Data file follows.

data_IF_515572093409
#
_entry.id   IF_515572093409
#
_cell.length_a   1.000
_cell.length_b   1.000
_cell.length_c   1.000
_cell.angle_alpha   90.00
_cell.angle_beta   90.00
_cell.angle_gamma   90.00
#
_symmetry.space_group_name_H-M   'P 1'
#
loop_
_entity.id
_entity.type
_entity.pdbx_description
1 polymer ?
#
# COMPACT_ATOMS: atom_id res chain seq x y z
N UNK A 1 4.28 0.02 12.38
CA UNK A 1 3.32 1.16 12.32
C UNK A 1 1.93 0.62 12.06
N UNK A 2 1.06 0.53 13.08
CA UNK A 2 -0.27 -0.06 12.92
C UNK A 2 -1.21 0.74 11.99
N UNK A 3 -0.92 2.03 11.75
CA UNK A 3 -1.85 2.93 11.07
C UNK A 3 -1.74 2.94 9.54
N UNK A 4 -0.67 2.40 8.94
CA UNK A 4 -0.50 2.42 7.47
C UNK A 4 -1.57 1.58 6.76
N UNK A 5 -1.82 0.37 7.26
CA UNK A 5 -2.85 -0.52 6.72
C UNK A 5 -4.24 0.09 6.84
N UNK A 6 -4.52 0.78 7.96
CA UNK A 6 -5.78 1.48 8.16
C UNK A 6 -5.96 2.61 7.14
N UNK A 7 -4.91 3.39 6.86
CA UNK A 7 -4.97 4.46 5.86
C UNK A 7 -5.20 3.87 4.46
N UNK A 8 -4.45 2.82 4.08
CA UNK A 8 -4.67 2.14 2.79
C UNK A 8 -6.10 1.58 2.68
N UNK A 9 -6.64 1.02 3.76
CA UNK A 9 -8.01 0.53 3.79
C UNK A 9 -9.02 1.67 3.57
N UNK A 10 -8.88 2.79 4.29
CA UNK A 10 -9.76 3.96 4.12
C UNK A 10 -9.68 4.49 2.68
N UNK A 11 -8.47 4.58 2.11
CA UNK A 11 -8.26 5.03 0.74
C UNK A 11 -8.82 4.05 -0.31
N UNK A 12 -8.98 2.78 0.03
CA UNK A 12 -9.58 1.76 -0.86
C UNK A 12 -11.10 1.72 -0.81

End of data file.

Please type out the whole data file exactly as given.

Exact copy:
data_IF_515572093409
#
_entry.id   IF_515572093409
#
_cell.length_a   1.000
_cell.length_b   1.000
_cell.length_c   1.000
_cell.angle_alpha   90.00
_cell.angle_beta   90.00
_cell.angle_gamma   90.00
#
_symmetry.space_group_name_H-M   'P 1'
#
loop_
_entity.id
_entity.type
_entity.pdbx_description
1 polymer ?
#
# COMPACT_ATOMS: atom_id res chain seq x y z
N UNK A 1 4.28 0.02 12.38
CA UNK A 1 3.32 1.16 12.32
C UNK A 1 1.93 0.62 12.06
N UNK A 2 1.06 0.53 13.08
CA UNK A 2 -0.27 -0.06 12.92
C UNK A 2 -1.21 0.74 11.99
N UNK A 3 -0.92 2.03 11.75
CA UNK A 3 -1.85 2.93 11.07
C UNK A 3 -1.74 2.94 9.54
N UNK A 4 -0.67 2.40 8.94
CA UNK A 4 -0.50 2.42 7.47
C UNK A 4 -1.57 1.58 6.76
N UNK A 5 -1.82 0.37 7.26
CA UNK A 5 -2.85 -0.52 6.72
C UNK A 5 -4.24 0.09 6.84
N UNK A 6 -4.52 0.78 7.96
CA UNK A 6 -5.78 1.48 8.16
C UNK A 6 -5.96 2.61 7.14
N UNK A 7 -4.91 3.39 6.86
CA UNK A 7 -4.97 4.46 5.86
C UNK A 7 -5.20 3.87 4.46
N UNK A 8 -4.45 2.82 4.08
CA UNK A 8 -4.67 2.14 2.79
C UNK A 8 -6.10 1.58 2.68
N UNK A 9 -6.64 1.02 3.76
CA UNK A 9 -8.01 0.53 3.79
C UNK A 9 -9.02 1.67 3.57
N UNK A 10 -8.88 2.79 4.29
CA UNK A 10 -9.76 3.96 4.12
C UNK A 10 -9.68 4.49 2.68
N UNK A 11 -8.47 4.58 2.11
CA UNK A 11 -8.26 5.03 0.74
C UNK A 11 -8.82 4.05 -0.31
N UNK A 12 -8.98 2.78 0.03
CA UNK A 12 -9.58 1.76 -0.86
C UNK A 12 -11.10 1.72 -0.81